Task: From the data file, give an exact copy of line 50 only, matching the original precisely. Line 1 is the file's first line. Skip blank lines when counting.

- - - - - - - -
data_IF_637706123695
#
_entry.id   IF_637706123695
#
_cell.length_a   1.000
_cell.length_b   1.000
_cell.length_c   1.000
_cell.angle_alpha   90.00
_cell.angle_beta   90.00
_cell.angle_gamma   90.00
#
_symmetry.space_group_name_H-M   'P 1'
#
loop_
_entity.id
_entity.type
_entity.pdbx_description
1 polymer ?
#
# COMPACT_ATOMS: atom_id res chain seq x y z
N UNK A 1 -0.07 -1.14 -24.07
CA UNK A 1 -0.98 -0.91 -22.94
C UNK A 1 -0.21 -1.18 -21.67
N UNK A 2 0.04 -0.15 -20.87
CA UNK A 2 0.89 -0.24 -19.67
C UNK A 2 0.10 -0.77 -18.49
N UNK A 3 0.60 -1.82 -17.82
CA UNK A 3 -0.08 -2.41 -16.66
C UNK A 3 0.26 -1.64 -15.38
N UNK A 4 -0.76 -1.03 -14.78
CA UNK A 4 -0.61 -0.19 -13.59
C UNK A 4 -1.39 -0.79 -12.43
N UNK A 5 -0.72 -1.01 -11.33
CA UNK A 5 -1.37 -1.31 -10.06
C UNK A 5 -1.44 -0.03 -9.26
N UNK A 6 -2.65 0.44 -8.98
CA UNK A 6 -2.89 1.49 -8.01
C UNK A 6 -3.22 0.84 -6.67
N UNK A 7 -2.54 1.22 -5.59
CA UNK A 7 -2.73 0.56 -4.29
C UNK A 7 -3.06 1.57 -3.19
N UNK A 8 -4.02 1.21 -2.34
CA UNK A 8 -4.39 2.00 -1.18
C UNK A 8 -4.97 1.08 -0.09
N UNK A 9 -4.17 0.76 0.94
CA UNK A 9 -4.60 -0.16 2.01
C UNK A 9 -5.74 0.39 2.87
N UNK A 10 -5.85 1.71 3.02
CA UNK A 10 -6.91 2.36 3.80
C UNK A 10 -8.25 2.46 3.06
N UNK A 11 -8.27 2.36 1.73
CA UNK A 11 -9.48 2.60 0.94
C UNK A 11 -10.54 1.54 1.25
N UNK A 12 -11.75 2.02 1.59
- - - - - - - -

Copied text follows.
C UNK A 10 -8.25 2.46 3.06